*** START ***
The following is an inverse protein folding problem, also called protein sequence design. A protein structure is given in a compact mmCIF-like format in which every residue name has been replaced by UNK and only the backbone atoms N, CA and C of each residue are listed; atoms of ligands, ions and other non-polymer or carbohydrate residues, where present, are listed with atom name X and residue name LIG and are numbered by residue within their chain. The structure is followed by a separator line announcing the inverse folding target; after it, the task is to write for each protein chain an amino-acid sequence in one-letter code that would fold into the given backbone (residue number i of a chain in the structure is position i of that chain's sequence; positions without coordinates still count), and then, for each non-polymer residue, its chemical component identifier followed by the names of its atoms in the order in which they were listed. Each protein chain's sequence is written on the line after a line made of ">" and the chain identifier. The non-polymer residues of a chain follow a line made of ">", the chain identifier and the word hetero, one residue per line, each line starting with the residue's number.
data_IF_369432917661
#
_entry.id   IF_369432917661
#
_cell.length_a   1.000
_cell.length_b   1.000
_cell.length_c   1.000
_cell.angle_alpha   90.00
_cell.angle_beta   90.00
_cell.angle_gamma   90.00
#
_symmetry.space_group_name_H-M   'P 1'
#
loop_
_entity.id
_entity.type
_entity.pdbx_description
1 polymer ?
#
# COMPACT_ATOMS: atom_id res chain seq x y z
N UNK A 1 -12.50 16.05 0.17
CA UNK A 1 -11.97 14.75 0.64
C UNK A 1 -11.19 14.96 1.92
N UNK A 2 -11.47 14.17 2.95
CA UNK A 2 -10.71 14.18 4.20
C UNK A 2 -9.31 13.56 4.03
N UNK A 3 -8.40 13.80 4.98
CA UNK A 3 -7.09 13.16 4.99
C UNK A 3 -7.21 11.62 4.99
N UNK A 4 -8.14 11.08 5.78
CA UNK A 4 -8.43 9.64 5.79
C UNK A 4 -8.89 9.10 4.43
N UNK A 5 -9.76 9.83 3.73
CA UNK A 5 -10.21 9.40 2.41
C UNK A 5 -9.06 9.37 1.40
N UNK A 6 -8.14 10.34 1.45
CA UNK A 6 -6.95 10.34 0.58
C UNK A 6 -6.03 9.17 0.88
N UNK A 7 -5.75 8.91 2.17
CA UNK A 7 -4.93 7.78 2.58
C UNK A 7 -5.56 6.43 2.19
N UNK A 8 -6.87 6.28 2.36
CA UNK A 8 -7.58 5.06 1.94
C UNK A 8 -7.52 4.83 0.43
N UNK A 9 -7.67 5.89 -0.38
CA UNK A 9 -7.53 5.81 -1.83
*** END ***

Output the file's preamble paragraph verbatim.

The following is an inverse protein folding problem, also called protein sequence design. A protein structure is given in a compact mmCIF-like format in which every residue name has been replaced by UNK and only the backbone atoms N, CA and C of each residue are listed; atoms of ligands, ions and other non-polymer or carbohydrate residues, where present, are listed with atom name X and residue name LIG and are numbered by residue within their chain. The structure is followed by a separator line announcing the inverse folding target; after it, the task is to write for each protein chain an amino-acid sequence in one-letter code that would fold into the given backbone (residue number i of a chain in the structure is position i of that chain's sequence; positions without coordinates still count), and then, for each non-polymer residue, its chemical component identifier followed by the names of its atoms in the order in which they were listed. Each protein chain's sequence is written on the line after a line made of ">" and the chain identifier. The non-polymer residues of a chain follow a line made of ">", the chain identifier and the word hetero, one residue per line, each line starting with the residue's number.